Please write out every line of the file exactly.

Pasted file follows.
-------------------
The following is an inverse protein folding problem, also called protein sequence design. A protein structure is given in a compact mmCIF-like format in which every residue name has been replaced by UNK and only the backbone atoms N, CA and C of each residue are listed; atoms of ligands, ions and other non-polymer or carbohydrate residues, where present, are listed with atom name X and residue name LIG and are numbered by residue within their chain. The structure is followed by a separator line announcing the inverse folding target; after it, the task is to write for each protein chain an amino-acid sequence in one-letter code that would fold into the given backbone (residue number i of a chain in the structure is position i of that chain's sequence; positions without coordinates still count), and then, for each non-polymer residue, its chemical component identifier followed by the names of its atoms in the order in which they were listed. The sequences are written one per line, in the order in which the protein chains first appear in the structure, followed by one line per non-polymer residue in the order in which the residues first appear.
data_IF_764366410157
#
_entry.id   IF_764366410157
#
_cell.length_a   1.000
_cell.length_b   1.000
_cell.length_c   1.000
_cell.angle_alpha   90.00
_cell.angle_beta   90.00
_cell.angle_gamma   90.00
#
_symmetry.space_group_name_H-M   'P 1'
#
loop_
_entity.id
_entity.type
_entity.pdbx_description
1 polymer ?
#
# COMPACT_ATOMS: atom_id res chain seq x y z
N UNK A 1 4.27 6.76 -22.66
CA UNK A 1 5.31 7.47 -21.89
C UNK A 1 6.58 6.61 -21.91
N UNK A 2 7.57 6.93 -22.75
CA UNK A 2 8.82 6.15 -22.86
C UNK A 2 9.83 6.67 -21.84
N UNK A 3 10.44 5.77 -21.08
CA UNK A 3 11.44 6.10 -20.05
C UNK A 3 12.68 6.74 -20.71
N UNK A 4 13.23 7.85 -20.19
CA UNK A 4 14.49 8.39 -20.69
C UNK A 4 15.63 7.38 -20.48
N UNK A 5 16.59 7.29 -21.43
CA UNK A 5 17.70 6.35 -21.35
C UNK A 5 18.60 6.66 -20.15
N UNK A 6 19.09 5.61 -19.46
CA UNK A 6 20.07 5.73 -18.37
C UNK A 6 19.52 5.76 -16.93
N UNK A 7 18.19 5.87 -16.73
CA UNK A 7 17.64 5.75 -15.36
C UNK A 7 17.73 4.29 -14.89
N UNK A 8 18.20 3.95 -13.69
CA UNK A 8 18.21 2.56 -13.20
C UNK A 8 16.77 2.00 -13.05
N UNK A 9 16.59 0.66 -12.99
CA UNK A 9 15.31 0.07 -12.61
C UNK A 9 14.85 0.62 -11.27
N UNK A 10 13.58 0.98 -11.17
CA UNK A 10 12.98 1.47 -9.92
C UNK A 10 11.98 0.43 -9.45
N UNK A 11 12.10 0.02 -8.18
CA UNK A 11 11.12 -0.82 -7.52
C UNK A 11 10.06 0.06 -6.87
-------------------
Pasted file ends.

The following is an inverse protein folding problem, also called protein sequence design. A protein structure is given in a compact mmCIF-like format in which every residue name has been replaced by UNK and only the backbone atoms N, CA and C of each residue are listed; atoms of ligands, ions and other non-polymer or carbohydrate residues, where present, are listed with atom name X and residue name LIG and are numbered by residue within their chain. The structure is followed by a separator line announcing the inverse folding target; after it, the task is to write for each protein chain an amino-acid sequence in one-letter code that would fold into the given backbone (residue number i of a chain in the structure is position i of that chain's sequence; positions without coordinates still count), and then, for each non-polymer residue, its chemical component identifier followed by the names of its atoms in the order in which they were listed. The sequences are written one per line, in the order in which the protein chains first appear in the structure, followed by one line per non-polymer residue in the order in which the residues first appear.
data_IF_764366410157
#
_entry.id   IF_764366410157
#
_cell.length_a   1.000
_cell.length_b   1.000
_cell.length_c   1.000
_cell.angle_alpha   90.00
_cell.angle_beta   90.00
_cell.angle_gamma   90.00
#
_symmetry.space_group_name_H-M   'P 1'
#
loop_
_entity.id
_entity.type
_entity.pdbx_description
1 polymer ?
#
# COMPACT_ATOMS: atom_id res chain seq x y z
N UNK A 1 4.27 6.76 -22.66
CA UNK A 1 5.31 7.47 -21.89
C UNK A 1 6.58 6.61 -21.91
N UNK A 2 7.57 6.93 -22.75
CA UNK A 2 8.82 6.15 -22.86
C UNK A 2 9.83 6.67 -21.84
N UNK A 3 10.44 5.77 -21.08
CA UNK A 3 11.44 6.10 -20.05
C UNK A 3 12.68 6.74 -20.71
N UNK A 4 13.23 7.85 -20.19
CA UNK A 4 14.49 8.39 -20.69
C UNK A 4 15.63 7.38 -20.48
N UNK A 5 16.59 7.29 -21.43
CA UNK A 5 17.70 6.35 -21.35
C UNK A 5 18.60 6.66 -20.15
N UNK A 6 19.09 5.61 -19.46
CA UNK A 6 20.07 5.73 -18.37
C UNK A 6 19.52 5.76 -16.93
N UNK A 7 18.19 5.87 -16.73
CA UNK A 7 17.64 5.75 -15.36
C UNK A 7 17.73 4.29 -14.89
N UNK A 8 18.20 3.95 -13.69
CA UNK A 8 18.21 2.56 -13.20
C UNK A 8 16.77 2.00 -13.05
N UNK A 9 16.59 0.66 -12.99
CA UNK A 9 15.31 0.07 -12.61
C UNK A 9 14.85 0.62 -11.27
N UNK A 10 13.58 0.98 -11.17
CA UNK A 10 12.98 1.47 -9.92
C UNK A 10 11.98 0.43 -9.45
N UNK A 11 12.10 0.02 -8.18
CA UNK A 11 11.12 -0.82 -7.52
C UNK A 11 10.06 0.06 -6.87